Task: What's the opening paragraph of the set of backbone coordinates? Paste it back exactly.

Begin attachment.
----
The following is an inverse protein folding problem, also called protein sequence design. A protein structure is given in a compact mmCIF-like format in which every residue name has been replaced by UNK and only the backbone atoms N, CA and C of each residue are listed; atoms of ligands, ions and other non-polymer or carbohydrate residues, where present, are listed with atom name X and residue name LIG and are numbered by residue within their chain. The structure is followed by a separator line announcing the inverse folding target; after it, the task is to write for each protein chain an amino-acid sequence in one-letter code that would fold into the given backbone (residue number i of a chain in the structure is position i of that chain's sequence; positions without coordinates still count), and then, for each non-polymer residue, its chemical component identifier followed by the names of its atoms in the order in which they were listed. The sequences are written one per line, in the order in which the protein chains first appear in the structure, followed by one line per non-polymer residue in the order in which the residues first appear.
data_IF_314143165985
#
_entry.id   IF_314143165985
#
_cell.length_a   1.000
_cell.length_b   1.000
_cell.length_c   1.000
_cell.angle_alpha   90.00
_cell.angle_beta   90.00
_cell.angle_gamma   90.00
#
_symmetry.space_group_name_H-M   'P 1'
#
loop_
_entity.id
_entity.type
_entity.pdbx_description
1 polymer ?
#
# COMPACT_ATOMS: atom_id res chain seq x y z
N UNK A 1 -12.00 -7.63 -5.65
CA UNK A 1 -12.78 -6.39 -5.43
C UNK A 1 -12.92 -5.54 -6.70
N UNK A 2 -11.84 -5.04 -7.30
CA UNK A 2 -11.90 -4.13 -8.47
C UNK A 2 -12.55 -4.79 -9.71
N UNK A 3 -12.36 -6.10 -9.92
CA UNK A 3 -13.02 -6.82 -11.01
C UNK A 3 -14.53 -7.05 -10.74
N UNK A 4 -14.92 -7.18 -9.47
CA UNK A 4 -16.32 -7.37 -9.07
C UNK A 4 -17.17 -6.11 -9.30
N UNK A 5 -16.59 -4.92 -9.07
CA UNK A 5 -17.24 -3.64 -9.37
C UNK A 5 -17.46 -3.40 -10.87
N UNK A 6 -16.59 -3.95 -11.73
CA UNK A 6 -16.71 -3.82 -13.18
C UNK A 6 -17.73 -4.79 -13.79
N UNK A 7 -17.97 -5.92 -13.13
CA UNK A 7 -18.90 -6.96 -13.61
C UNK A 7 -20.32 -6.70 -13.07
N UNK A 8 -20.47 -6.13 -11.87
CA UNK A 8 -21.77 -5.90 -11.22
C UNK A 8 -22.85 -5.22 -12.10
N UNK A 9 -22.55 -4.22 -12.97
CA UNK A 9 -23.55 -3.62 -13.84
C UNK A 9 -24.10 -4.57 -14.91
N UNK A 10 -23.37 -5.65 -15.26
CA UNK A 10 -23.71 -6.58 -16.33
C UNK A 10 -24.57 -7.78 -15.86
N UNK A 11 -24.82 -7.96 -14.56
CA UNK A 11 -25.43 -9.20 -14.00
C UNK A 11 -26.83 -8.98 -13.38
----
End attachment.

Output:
The following is an inverse protein folding problem, also called protein sequence design. A protein structure is given in a compact mmCIF-like format in which every residue name has been replaced by UNK and only the backbone atoms N, CA and C of each residue are listed; atoms of ligands, ions and other non-polymer or carbohydrate residues, where present, are listed with atom name X and residue name LIG and are numbered by residue within their chain. The structure is followed by a separator line announcing the inverse folding target; after it, the task is to write for each protein chain an amino-acid sequence in one-letter code that would fold into the given backbone (residue number i of a chain in the structure is position i of that chain's sequence; positions without coordinates still count), and then, for each non-polymer residue, its chemical component identifier followed by the names of its atoms in the order in which they were listed. The sequences are written one per line, in the order in which the protein chains first appear in the structure, followed by one line per non-polymer residue in the order in which the residues first appear.